I began with a Russian MTLB from HLBS. Now I had seen a number of photos from Chechnya and South Ossetia, where the Russians welded a ZSU-23 A³ gun to the top of an MTLB. I wanted that kind of extra firepower for mine, too. Since I also had a Sloppy Jaloppy ZSU lying around this seemed like the perfect match.

MTLB with ZSU-23

MTLB with ZSU-23

On the other hand I want to use the APC without the gun and I have at least one scenario in mind where I need a seperate gun.

MTLB with seperate ZSZ-23

MTLB with seperate ZSZ-23

So what´s the solution… buy everything twice? In the end I came up with a simple and cheap solution. I have started to attach the turrets of my resin tanks to the hulls using neodym magnets. The ones I use are only 1mm thick and 1cm in diameter. So I drilled a hole into the rear hull of the MTLB, put one magnet into it flush with the hull and put another one underneath the gun. I had to add some plasticard to the underside of the gun, to bring the magnets closer together without touching each other (I do not want any paint to scratch off on top the hull magnet). When I get to the greenstuff phase, the edge between the hull and magnet will be filled and you will not see the magnet anymore when painted.


The magnets

Next up were two BMP-1´s and two BMP-2´s from HLBS and three Striker IFV´s and one Striker MGS from Imprint. Those were build straight out of the box and I will not bore you with pictures of them right now.

But the interesting part came next… 5 Hummers. One of them (the one cast in light grey resin on the photo) will go to my Marines. Now as with the other Hummers I already build for my Marines, they are meant to be simple models. So all I did was raise the air-intake snorkel, add a sidepipe exhaust, a cowbar cannibalized from a Maisto toy and a gunshield for the MK19 autogrenadelauncher.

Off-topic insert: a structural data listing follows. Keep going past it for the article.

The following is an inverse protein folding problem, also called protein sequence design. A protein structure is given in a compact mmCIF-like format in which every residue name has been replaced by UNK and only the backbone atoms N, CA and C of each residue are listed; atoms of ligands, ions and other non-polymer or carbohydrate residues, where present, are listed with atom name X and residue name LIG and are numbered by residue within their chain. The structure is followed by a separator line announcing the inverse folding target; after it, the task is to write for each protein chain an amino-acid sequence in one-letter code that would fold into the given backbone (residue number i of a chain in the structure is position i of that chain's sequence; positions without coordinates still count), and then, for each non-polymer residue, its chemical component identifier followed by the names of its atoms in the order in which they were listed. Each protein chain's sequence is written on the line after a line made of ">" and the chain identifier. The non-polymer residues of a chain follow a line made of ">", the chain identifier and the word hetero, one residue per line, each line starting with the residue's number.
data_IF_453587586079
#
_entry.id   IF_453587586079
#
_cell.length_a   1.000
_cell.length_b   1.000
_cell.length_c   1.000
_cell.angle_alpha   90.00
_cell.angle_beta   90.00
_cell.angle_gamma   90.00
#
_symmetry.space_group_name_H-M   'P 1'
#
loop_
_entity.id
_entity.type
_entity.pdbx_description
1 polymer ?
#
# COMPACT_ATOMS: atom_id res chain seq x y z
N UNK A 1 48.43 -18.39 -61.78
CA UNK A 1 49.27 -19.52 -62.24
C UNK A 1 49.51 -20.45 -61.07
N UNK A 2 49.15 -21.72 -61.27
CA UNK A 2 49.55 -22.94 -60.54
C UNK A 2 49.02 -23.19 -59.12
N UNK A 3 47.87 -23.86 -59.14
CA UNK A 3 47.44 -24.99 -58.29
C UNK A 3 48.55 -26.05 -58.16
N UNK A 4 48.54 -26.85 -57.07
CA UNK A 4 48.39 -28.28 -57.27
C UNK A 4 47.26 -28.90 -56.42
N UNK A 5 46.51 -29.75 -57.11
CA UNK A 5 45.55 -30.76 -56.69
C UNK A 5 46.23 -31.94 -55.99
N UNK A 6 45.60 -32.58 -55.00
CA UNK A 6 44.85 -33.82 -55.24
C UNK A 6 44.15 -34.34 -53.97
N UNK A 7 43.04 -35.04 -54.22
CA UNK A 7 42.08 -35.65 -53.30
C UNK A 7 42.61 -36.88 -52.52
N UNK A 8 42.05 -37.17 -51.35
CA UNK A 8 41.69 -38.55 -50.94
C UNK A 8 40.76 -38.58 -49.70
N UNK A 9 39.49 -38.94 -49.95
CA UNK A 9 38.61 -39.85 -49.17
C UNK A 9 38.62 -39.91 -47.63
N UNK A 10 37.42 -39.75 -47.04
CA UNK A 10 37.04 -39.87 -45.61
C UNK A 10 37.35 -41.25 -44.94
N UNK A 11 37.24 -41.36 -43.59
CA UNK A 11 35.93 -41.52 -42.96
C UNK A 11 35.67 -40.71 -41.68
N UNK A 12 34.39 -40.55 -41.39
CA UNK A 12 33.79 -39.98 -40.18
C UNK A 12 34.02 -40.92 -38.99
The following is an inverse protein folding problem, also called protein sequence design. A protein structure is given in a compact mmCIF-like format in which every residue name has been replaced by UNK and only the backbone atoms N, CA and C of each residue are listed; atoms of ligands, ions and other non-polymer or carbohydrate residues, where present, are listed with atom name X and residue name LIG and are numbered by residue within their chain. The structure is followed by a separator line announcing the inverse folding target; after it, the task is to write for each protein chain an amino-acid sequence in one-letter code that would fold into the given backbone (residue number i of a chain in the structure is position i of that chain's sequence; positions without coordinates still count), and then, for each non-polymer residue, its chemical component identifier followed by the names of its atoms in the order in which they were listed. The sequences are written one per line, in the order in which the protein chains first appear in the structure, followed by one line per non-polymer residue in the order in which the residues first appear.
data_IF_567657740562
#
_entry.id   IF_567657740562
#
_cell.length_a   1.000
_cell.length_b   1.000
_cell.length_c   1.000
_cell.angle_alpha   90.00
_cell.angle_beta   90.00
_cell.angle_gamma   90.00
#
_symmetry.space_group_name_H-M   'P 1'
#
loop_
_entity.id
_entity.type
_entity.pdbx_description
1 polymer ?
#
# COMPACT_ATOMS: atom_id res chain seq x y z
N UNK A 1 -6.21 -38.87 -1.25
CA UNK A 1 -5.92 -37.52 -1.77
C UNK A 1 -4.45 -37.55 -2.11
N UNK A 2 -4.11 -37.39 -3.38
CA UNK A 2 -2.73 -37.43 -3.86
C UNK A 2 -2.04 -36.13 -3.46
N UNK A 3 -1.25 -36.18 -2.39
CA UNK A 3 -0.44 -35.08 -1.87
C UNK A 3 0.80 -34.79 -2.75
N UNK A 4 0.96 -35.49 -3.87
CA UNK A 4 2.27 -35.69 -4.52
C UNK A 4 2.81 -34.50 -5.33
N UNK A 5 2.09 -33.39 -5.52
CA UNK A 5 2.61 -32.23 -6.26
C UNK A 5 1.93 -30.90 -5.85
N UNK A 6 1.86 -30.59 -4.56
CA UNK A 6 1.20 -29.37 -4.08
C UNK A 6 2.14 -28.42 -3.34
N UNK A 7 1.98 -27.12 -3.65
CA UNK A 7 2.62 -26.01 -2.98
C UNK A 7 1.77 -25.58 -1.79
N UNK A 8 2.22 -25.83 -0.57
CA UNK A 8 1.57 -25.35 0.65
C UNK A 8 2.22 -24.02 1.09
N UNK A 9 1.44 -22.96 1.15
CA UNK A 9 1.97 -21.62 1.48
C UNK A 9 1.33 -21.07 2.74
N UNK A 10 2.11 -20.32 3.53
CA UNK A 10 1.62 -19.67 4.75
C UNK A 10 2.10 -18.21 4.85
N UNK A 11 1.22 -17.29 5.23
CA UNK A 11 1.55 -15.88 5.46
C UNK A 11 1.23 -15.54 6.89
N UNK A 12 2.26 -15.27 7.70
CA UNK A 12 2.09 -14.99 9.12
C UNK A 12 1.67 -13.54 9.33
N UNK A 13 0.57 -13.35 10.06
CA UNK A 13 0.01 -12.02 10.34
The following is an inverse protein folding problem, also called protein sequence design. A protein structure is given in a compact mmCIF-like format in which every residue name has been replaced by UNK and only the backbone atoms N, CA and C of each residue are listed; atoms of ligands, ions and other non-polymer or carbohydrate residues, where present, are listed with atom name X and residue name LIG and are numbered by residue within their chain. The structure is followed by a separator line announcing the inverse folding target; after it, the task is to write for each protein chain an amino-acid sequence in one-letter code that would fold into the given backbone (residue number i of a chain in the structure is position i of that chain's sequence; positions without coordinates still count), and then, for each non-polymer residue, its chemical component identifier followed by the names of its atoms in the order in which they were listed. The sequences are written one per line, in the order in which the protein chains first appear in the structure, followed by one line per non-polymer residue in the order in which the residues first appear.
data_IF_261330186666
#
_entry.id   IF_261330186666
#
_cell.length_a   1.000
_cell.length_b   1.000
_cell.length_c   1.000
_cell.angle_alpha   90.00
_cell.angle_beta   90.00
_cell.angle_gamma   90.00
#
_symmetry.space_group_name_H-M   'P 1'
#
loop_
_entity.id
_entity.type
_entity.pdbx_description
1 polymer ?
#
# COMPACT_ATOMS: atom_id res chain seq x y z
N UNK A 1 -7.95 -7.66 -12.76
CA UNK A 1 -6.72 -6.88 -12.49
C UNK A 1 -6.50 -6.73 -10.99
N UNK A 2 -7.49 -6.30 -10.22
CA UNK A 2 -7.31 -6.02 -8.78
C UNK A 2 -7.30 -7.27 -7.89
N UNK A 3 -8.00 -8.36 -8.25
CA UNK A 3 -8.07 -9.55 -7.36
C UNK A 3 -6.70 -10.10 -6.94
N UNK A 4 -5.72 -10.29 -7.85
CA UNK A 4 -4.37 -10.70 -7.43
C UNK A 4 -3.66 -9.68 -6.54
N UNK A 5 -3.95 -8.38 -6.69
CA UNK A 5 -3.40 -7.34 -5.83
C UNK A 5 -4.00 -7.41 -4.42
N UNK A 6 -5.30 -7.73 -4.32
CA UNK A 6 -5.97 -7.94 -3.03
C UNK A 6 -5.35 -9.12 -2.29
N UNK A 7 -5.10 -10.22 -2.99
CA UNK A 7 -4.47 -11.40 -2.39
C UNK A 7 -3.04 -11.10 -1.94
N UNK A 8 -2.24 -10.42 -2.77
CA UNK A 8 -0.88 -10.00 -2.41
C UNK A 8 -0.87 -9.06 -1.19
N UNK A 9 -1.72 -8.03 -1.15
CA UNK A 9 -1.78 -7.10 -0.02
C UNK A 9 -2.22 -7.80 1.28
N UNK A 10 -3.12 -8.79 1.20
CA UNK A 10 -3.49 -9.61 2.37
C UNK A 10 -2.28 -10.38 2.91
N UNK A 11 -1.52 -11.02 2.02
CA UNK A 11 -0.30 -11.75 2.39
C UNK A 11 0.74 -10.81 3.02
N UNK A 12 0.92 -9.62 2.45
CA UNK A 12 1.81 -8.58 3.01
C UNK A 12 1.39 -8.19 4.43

The other 4 (white resin from a batch I bought a couple of years ago) will go to my US Army troops. I am playing a hypothetical WWIII set in Europe around 2003 to 2004. These are meant to represent vehicles from units stationed in Germany suddenly called to the front. In that sense they are supposed to look field modified, just like the ones we saw early on in Iraq or Afghanistan. So in addition to the normal gunshields, I added field improvised armour to the gunner positions of the .50cal and MK19 Hummers and armour shielding to the doors.One also got a cowbar, another one a push-bumber and an antennae array (this will most likely become the command vehicle).

But I have to say… I am still not satisfied with their looks. I started on cutting some armour plating for the lower hull, but cutting one piece out was no fun and I can not imagine doing so for 4 vehicles. So at best I will do the one of them that way. I have some smoke dischargers lying around so one or two of them will get those. Most likely another push-bumper and maybe a towing assembly. Lets see how these turn out in the end. If you have any suggestions… they are more than welcome!


Hummers (left to right): Army TOW, MK19, TOW, .50cal, USMC MK19


Posted by on May 12, 2011 in HLBS, Imprint Models, Modern, USArmy, USMC, Vehicles